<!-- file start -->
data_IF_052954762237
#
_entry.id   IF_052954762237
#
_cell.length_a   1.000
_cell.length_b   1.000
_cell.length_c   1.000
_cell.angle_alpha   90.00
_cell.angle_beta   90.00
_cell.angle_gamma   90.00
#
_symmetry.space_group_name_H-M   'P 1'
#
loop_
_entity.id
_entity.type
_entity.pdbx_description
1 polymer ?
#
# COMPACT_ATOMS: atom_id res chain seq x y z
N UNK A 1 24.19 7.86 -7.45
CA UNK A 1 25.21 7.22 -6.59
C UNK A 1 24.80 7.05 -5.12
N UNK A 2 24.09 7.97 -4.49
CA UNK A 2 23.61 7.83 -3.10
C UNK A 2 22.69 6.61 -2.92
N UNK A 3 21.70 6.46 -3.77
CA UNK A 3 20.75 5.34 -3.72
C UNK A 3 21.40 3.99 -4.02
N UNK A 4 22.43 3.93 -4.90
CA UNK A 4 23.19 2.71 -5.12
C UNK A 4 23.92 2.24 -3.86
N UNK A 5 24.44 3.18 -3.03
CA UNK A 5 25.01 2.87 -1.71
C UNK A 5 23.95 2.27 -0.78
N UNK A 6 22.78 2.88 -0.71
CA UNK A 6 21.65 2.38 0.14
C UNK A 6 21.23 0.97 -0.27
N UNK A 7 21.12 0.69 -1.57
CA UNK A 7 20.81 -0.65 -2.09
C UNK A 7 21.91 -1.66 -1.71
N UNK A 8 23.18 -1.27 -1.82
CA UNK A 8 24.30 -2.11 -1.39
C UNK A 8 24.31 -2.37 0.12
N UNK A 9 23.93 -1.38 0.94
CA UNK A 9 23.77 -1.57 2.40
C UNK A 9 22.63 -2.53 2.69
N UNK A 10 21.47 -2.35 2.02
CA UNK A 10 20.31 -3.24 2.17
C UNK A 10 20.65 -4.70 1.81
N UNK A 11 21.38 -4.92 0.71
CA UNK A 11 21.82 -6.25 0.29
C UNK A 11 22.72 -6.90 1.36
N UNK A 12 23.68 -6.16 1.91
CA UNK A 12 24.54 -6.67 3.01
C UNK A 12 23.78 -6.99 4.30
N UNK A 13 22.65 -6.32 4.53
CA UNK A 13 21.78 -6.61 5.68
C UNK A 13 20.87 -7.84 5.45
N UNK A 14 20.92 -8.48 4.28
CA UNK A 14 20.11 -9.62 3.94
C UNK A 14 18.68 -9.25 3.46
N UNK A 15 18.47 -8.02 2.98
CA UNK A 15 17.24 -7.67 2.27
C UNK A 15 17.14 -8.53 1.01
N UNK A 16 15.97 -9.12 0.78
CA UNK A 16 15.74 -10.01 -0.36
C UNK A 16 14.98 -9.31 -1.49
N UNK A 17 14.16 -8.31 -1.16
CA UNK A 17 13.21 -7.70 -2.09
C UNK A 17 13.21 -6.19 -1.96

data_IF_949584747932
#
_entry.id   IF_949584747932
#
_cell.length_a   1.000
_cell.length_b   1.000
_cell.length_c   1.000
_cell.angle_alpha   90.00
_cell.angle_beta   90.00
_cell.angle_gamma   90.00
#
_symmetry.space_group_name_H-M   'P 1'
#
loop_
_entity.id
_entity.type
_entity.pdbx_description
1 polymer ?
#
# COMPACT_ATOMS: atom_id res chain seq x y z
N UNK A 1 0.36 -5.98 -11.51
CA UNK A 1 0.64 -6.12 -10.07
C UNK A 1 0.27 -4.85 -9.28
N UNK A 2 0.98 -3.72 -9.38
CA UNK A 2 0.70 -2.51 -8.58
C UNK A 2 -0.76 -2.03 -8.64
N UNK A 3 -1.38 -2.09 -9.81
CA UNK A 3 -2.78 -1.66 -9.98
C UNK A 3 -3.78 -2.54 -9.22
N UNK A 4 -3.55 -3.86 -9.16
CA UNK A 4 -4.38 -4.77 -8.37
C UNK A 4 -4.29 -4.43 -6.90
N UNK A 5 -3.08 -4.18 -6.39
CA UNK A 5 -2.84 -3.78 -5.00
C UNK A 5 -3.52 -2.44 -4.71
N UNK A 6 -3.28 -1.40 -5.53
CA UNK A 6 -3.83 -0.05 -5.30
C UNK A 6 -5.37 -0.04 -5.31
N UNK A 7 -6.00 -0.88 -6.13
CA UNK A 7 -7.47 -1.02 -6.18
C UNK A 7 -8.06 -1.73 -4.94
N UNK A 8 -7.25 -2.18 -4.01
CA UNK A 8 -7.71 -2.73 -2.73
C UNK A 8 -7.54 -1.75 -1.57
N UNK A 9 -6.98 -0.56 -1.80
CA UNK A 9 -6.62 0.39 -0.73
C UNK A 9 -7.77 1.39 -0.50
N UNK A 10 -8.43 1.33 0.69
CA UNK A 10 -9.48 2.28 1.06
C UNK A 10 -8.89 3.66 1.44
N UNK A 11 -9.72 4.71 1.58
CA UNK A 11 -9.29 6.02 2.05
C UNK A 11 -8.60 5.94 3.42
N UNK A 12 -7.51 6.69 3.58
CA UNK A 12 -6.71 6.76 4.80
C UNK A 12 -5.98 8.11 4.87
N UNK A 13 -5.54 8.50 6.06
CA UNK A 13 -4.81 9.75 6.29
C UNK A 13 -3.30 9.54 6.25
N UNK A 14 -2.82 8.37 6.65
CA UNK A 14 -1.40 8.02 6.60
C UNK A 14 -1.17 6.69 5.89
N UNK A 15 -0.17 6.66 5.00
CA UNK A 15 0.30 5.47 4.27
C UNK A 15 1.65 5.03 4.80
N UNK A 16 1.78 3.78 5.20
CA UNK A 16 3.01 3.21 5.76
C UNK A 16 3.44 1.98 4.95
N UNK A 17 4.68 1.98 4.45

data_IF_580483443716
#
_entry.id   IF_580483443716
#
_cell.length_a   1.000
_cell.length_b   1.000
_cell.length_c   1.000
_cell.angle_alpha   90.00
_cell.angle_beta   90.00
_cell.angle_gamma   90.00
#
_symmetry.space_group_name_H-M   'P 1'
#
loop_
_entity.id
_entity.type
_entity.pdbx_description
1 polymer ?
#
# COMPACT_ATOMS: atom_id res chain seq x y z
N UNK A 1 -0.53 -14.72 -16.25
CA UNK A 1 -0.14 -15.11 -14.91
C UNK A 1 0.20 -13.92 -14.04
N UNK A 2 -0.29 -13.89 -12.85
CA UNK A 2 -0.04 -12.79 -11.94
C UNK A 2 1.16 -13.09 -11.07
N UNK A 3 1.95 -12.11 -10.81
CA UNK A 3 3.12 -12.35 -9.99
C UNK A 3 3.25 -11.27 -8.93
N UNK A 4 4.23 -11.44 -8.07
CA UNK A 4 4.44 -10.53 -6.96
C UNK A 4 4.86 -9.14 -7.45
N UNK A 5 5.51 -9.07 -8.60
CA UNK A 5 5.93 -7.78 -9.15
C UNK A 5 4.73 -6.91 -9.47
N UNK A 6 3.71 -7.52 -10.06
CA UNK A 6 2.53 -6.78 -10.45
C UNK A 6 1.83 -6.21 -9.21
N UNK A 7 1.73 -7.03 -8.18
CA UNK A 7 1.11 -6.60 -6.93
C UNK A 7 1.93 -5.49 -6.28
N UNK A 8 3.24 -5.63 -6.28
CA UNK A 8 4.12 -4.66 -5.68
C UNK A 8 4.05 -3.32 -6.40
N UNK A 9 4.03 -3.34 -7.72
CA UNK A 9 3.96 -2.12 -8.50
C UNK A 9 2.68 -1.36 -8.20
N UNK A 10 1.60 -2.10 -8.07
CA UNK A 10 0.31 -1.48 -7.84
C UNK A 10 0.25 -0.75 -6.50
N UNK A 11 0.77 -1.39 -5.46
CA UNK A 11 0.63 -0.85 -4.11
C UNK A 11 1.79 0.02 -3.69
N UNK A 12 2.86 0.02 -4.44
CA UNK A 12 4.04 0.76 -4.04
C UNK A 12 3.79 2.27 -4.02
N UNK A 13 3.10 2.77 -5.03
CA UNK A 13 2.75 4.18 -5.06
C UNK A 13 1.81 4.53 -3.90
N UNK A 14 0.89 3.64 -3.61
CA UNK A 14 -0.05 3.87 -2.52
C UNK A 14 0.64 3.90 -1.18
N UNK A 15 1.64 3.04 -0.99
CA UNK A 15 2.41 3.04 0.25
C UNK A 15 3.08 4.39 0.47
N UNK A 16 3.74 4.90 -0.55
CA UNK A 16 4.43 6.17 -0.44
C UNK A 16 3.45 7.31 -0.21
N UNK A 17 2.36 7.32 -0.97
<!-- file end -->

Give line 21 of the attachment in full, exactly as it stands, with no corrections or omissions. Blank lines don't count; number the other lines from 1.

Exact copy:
N UNK A 1 24.19 7.86 -7.45